Monday, August 28, 2006

The Raleigh Spy Conference

Last week I had the distinct pleasure of attending the 4th annual Raleigh Spy Conference. This was the second year in a row I had the opportunity to go to this event, and both times it has been excellent. As one of the foremost events dealing with the history of intelligence operations, it is not just interesting but relevant to both my civilian and military jobs.

By either sheer good fortune or incredible vision, the topic for this year's event was Castro's Cuba. You can see a list of the speakers here, but suffice it to say that they provided some fascinating revelations and analysis. While I haven't had the chance to read the various works of this year's presenters in detail, here are some of the main insights:

-Contrary to what many Castro apologists claim, Cuba was anything but an impoverished backwater in the 1950's. Before the Maximum Leader took power, Cuba was one of the wealthiest nations in Latin America, with an average per capita income higher than many European nations and a large, prosperous middle class. As for Castro's vaunted health care and literacy programs, Cuba already had one of the highest literacy rates in Latin America and a solid public school system before Fidel turned the country into East Germany with palm trees. In the 1950's, Cuba had the world's 13th lowest infant mortality rate. Today, it is 38th.

-Castro's driving force, beyond megalomania, is a pathological anti-Americanism inherited from his father, just about the only thing they agreed on. This is what led Fidel to seek out the Soviets, and made the idea that he could ever have been an American ally extremely unlikely.

-Far from being the jovial peasant who visited Disneyland, Nikita Khrushchev was a bellicose believer in the spread of Marxism-Leninism, to the point where he was willing to risk nuclear war to do it. The Soviet decision to deploy nuclear missiles to Cuba in 1962 had nothing to do with defending Cuba from the U.S. Rather, it was part of a plan to erase the USSR's strategic nuclear disadvantage and force the U.S. to abandon West Berlin among other concessions. Ironically, the more the Kennedy Administration called Khrushchev's bluffs, the more aggressive he became. This is worth keeping in mind when dealing with a soon to be nuclear armed, expansionist Iranian regime.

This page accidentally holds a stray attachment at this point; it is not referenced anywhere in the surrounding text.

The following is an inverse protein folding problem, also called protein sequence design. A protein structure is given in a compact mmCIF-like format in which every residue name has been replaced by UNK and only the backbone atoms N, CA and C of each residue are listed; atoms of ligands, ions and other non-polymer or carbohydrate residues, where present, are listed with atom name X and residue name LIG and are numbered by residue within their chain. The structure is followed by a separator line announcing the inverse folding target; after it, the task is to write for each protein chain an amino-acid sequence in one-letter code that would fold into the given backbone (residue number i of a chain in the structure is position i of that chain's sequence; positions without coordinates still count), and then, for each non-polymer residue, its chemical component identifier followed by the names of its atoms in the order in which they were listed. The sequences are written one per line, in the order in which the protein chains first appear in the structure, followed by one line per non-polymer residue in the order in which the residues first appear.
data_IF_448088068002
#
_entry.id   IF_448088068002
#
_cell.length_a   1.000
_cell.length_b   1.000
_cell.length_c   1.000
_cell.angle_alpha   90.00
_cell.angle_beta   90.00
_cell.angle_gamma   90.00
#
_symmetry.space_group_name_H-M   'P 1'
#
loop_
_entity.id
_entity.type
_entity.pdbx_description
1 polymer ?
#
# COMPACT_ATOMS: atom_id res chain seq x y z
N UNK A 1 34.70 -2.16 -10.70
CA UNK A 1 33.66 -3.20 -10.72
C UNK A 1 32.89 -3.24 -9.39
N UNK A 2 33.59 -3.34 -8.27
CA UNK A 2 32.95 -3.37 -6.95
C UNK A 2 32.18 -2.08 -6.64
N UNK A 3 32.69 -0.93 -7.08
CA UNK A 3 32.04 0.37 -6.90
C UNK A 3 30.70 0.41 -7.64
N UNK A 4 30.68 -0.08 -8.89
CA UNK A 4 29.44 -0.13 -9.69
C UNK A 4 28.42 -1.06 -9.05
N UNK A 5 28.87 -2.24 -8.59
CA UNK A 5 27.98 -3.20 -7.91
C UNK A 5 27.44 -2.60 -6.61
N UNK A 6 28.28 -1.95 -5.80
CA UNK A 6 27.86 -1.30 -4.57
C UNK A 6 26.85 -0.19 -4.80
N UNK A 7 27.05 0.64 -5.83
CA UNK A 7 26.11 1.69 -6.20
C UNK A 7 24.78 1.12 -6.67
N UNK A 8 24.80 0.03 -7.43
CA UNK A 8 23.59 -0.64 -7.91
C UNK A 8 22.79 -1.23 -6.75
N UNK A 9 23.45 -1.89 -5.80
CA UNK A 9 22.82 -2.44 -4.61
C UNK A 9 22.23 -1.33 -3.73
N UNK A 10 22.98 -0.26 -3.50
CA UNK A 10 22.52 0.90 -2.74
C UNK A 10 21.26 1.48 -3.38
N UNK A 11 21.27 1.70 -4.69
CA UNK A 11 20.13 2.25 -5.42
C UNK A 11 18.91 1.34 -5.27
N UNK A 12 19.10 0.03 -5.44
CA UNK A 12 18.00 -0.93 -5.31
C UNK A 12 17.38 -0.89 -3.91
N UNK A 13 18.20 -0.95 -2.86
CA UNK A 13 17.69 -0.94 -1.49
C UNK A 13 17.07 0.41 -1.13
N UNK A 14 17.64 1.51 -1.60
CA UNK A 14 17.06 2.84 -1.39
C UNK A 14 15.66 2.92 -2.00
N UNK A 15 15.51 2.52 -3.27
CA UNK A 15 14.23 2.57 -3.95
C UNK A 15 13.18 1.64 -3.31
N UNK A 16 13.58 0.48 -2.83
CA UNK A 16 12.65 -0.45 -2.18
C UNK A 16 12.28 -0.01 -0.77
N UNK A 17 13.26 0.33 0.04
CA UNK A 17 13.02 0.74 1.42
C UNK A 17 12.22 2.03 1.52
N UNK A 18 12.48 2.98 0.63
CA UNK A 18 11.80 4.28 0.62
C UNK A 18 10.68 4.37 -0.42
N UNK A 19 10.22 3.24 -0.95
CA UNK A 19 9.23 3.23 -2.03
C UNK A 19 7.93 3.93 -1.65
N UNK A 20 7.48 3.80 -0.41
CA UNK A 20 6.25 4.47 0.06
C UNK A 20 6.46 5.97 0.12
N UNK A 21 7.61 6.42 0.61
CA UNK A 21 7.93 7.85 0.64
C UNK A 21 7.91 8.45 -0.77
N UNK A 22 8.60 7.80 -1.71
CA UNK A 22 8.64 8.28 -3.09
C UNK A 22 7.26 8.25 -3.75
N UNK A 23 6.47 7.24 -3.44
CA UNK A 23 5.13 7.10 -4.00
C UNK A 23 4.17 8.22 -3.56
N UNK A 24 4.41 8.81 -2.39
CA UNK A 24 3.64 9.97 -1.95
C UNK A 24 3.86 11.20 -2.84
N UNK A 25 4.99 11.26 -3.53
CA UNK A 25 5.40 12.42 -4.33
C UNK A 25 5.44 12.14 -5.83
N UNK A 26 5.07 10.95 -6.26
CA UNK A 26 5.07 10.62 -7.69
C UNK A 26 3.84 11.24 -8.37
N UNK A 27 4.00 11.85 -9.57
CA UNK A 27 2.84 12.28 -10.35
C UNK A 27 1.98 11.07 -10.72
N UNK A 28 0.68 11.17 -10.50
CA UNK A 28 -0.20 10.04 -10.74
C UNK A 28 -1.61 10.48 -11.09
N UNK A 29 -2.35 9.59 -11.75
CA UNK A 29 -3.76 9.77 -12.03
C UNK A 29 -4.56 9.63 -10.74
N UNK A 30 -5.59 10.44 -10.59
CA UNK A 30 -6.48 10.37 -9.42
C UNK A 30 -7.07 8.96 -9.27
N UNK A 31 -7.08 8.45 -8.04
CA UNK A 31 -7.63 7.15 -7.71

-While much is made of the CIA's often ridiculous, often tragic covert campaign against the Castro regime, few people know that Cuban intelligence has been intimately involved in the terrorist activities of Puerto Rican separatists right here in the United States.

-In the opinion of Brian Latell, former CIA Cuba analyst and author of After Fidel, Fidel's brother and heir Raul Castro is likely to seek some sort of rapprochement with the U.S. In Latell's view, Raul will pursue a Chinese style campaign of economic liberalization while preserving the one party dictatorship. I hope Latell is correct, because even this would be better than the present totalitarian dead end that Cuba faces.


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